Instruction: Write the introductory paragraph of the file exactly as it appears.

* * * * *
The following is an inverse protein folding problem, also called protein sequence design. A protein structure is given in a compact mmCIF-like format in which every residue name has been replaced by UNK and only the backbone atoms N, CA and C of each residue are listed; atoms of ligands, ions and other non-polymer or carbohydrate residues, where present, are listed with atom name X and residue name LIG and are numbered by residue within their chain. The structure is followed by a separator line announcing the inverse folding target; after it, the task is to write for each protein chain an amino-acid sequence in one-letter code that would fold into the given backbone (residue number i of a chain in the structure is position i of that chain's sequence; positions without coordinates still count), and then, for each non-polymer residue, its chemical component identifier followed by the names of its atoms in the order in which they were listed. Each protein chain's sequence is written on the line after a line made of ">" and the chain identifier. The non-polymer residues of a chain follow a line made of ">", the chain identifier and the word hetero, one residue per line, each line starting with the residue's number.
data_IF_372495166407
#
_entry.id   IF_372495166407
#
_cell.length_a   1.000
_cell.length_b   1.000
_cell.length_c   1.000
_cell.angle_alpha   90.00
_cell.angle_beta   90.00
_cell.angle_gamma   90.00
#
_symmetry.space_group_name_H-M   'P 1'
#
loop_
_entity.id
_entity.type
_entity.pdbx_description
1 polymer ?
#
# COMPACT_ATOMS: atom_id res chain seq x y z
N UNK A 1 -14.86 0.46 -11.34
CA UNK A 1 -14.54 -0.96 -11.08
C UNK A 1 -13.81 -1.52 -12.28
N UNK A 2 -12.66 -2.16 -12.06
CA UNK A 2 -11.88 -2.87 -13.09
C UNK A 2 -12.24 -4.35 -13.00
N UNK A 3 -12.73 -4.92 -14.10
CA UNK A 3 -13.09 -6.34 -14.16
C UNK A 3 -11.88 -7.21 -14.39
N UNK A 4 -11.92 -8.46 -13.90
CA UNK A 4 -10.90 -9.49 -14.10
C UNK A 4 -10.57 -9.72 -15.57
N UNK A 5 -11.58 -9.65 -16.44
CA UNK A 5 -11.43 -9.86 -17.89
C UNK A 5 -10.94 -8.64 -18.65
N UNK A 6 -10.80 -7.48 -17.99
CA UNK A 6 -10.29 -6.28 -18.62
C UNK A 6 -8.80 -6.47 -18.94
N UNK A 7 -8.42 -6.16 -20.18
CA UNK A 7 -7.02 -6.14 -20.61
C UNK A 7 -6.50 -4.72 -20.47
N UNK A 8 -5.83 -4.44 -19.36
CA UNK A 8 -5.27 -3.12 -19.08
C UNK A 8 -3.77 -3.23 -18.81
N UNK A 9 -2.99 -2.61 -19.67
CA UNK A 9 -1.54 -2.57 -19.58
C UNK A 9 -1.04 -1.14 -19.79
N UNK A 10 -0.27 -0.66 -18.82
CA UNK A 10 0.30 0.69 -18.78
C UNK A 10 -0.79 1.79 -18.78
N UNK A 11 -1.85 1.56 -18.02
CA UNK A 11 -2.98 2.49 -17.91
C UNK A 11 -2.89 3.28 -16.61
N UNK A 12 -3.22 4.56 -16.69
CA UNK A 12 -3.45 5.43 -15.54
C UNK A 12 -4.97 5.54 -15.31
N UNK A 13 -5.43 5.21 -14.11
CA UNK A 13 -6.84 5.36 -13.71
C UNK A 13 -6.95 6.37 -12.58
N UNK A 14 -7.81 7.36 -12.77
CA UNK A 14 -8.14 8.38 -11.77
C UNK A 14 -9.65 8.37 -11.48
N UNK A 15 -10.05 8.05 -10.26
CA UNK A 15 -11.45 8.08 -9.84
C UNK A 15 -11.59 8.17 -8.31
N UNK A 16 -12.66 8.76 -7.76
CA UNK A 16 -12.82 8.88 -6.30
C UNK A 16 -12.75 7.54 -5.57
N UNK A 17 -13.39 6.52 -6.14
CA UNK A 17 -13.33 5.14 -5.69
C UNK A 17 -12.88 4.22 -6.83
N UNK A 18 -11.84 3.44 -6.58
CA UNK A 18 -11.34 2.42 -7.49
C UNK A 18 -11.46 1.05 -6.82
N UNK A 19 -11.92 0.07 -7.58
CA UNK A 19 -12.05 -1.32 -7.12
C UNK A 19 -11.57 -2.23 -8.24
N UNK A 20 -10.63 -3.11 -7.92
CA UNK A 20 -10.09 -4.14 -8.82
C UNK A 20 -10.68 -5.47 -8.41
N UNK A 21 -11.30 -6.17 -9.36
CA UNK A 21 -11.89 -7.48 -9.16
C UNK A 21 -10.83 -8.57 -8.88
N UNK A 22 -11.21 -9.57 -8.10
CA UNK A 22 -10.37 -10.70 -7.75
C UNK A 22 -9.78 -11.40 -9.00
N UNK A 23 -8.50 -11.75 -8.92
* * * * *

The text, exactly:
The following is an inverse protein folding problem, also called protein sequence design. A protein structure is given in a compact mmCIF-like format in which every residue name has been replaced by UNK and only the backbone atoms N, CA and C of each residue are listed; atoms of ligands, ions and other non-polymer or carbohydrate residues, where present, are listed with atom name X and residue name LIG and are numbered by residue within their chain. The structure is followed by a separator line announcing the inverse folding target; after it, the task is to write for each protein chain an amino-acid sequence in one-letter code that would fold into the given backbone (residue number i of a chain in the structure is position i of that chain's sequence; positions without coordinates still count), and then, for each non-polymer residue, its chemical component identifier followed by the names of its atoms in the order in which they were listed. Each protein chain's sequence is written on the line after a line made of ">" and the chain identifier. The non-polymer residues of a chain follow a line made of ">", the chain identifier and the word hetero, one residue per line, each line starting with the residue's number.